Friday, 3 February 2017

Rough Riders #1 - AfterShock Comics

ROUGH RIDERS No. 1, April 2016
“One of the most exciting debuts” from “Aftershock Comics” during their “explosive first year of publications”, Issue One of “Rough Riders” must surely have delighted its 8,711 readers in April 2016, with its historically-based Nineteenth century roots and intriguing steer “into fictional territory.” Certainly, the new title undoubtedly fascinated many a bibliophile with its wonderfully authentic-looking Patrick Olliffe and Gabe Eltaeb illustrated cover, complete with straight-backed historical characters and anachronistically strongly-coloured steampunk firearms.

Indeed, the publication’s entire premise smacks of the series being something of an “American ‘League of Extraordinary Gentleman'”, and just like Alan Moore’s Eisner Award-winning mini-series, author Adam Glass doesn’t linger long before hurling his leading protagonist into the fray by pitting Theodore Roosevelt up against a blazing inferno in order to save some seamstresses who “traded one tyranny for another”, and were “working outrageous hours for pennies on the dollar in unsafe conditions that put their lives in constant danger.” This sense-shattering introduction to the future President, his space-age high-tech weaponry and zest for danger, is incredibly well-penned, and impressively ends on a poignant, heart-breaking moment as the hero helplessly watches a young girl fall through the unsafe factory roof to her death; “Today, nine women were saved. But for the rest of my life I’ll only remember the one I failed to rescue.”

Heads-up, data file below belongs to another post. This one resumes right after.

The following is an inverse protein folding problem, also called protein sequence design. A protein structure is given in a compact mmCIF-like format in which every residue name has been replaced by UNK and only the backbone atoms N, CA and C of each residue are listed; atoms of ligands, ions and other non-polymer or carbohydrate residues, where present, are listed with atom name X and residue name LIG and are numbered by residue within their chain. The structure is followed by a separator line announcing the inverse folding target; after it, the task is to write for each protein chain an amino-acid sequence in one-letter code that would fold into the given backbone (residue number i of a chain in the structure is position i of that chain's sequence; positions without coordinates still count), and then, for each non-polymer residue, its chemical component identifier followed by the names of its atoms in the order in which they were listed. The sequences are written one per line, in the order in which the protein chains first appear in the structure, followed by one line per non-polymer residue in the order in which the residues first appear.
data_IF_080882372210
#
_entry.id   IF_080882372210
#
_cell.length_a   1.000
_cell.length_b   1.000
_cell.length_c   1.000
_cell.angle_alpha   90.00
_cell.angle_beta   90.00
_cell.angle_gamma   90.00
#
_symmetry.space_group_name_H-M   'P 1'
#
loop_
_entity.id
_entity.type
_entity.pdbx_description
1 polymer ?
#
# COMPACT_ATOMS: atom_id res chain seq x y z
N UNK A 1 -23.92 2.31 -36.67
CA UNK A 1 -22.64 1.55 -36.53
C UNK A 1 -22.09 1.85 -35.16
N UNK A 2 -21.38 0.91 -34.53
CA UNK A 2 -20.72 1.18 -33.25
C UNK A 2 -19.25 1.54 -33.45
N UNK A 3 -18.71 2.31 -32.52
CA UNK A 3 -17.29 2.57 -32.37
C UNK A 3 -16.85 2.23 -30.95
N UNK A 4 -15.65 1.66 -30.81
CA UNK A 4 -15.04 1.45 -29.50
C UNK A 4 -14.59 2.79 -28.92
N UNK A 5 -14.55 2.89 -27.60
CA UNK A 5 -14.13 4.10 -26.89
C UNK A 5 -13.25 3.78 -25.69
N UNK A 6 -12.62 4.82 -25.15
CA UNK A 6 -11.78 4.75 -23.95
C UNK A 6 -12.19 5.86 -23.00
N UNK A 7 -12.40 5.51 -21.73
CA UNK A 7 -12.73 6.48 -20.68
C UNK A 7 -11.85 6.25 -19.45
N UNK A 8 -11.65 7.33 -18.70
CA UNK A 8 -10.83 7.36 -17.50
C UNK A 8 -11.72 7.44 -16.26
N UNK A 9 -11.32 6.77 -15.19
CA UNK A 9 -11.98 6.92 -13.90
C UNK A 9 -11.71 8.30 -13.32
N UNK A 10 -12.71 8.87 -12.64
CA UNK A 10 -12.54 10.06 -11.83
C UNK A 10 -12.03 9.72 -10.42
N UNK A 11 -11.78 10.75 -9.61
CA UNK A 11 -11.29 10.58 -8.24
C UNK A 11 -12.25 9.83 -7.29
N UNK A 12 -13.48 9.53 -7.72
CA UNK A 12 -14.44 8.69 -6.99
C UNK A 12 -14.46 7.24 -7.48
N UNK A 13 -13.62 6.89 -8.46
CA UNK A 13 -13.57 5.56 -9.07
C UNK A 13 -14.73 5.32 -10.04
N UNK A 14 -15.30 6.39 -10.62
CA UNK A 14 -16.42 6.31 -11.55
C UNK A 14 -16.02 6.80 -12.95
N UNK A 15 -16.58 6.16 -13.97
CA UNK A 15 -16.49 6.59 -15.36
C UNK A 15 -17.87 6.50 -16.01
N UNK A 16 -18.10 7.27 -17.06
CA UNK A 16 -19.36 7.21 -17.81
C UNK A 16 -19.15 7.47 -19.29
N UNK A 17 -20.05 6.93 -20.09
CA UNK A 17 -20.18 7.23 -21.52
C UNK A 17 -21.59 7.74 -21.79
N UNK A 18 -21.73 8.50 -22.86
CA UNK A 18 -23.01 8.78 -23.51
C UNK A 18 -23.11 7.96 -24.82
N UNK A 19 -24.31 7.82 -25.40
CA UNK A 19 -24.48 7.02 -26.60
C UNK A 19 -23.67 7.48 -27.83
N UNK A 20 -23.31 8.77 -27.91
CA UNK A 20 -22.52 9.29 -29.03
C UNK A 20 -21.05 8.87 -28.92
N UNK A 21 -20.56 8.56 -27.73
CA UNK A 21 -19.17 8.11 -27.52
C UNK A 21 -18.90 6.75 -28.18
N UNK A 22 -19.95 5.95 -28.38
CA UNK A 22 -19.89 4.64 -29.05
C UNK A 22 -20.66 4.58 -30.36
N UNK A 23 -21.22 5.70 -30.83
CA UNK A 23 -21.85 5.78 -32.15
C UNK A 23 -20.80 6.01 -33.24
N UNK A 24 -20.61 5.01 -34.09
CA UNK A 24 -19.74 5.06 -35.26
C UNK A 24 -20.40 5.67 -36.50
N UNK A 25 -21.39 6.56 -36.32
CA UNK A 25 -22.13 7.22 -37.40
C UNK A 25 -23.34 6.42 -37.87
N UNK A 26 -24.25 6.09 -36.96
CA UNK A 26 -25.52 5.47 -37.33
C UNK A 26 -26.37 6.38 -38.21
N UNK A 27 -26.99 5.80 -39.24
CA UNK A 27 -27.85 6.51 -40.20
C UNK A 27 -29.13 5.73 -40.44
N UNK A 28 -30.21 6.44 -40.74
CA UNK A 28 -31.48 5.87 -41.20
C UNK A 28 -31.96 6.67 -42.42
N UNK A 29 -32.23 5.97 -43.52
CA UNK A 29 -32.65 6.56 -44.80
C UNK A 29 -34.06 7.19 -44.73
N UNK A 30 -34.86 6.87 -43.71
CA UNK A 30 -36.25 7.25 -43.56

Just as well scripted is the television producer’s piece introducing the eventual first African American world heavyweight boxing champion, Jack Johnson. Initially serious, as Teddy teaches the Hudson River-based pugilist a lesson in fist-fighting and prejudice, this punch-up becomes charmingly reminiscent of Robin Hood’s first encounter with Little John, as the fighter pulls his bespectacled antagonizer into the water just as soon as the older man grabs his hand in order to pull him ashore.

Described by Glass as having “an old school style” which is “perfect for this kind of book”, Olliffe’s artwork for “The Big Stick” is excellent and easily manages to convey both the dynamic, as Roosevelt drops through the skylight of a fiery factory, as well as the more sedentary. In fact, it’s hard not to disagree with this collaboration’s writer that the penciller is “a great partner for this” comic, and easy to see why he has “always been a big fan of Pat’s work.”
Creator & Writer: Adam Glass, Artist: Patrick Olliffe, and Colorist: Gabe Eltaeb

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